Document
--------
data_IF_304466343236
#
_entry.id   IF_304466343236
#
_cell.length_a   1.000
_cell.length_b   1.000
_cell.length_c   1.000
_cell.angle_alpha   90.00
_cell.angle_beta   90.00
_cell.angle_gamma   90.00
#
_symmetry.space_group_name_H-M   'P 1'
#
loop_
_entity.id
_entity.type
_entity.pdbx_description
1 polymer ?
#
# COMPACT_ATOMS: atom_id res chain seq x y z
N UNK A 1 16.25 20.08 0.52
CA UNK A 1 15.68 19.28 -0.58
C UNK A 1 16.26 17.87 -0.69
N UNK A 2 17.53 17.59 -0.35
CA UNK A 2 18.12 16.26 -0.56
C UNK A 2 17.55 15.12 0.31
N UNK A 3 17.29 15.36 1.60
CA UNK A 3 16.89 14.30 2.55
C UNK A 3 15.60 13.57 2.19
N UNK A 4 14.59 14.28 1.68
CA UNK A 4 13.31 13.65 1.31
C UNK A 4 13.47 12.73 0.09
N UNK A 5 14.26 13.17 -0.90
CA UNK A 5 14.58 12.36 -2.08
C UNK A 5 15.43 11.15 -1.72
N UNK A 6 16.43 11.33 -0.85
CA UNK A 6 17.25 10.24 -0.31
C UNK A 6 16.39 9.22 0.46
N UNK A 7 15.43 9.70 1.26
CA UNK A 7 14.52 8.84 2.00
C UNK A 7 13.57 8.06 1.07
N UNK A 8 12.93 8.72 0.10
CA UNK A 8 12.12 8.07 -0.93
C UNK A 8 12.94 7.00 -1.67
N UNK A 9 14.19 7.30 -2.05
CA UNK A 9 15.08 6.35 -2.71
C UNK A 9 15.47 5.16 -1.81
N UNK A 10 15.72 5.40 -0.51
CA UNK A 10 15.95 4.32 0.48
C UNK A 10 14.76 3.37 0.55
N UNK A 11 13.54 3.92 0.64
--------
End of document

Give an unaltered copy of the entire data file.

data_IF_304466343236
#
_entry.id   IF_304466343236
#
_cell.length_a   1.000
_cell.length_b   1.000
_cell.length_c   1.000
_cell.angle_alpha   90.00
_cell.angle_beta   90.00
_cell.angle_gamma   90.00
#
_symmetry.space_group_name_H-M   'P 1'
#
loop_
_entity.id
_entity.type
_entity.pdbx_description
1 polymer ?
#
# COMPACT_ATOMS: atom_id res chain seq x y z
N UNK A 1 16.25 20.08 0.52
CA UNK A 1 15.68 19.28 -0.58
C UNK A 1 16.26 17.87 -0.69
N UNK A 2 17.53 17.59 -0.35
CA UNK A 2 18.12 16.26 -0.56
C UNK A 2 17.55 15.12 0.31
N UNK A 3 17.29 15.36 1.60
CA UNK A 3 16.89 14.30 2.55
C UNK A 3 15.60 13.57 2.19
N UNK A 4 14.59 14.28 1.68
CA UNK A 4 13.31 13.65 1.31
C UNK A 4 13.47 12.73 0.09
N UNK A 5 14.26 13.17 -0.90
CA UNK A 5 14.58 12.36 -2.08
C UNK A 5 15.43 11.15 -1.72
N UNK A 6 16.43 11.33 -0.85
CA UNK A 6 17.25 10.24 -0.31
C UNK A 6 16.39 9.22 0.46
N UNK A 7 15.43 9.70 1.26
CA UNK A 7 14.52 8.84 2.00
C UNK A 7 13.57 8.06 1.07
N UNK A 8 12.93 8.72 0.10
CA UNK A 8 12.12 8.07 -0.93
C UNK A 8 12.94 7.00 -1.67
N UNK A 9 14.19 7.30 -2.05
CA UNK A 9 15.08 6.35 -2.71
C UNK A 9 15.47 5.16 -1.81
N UNK A 10 15.72 5.40 -0.51
CA UNK A 10 15.95 4.32 0.48
C UNK A 10 14.76 3.37 0.55
N UNK A 11 13.54 3.92 0.64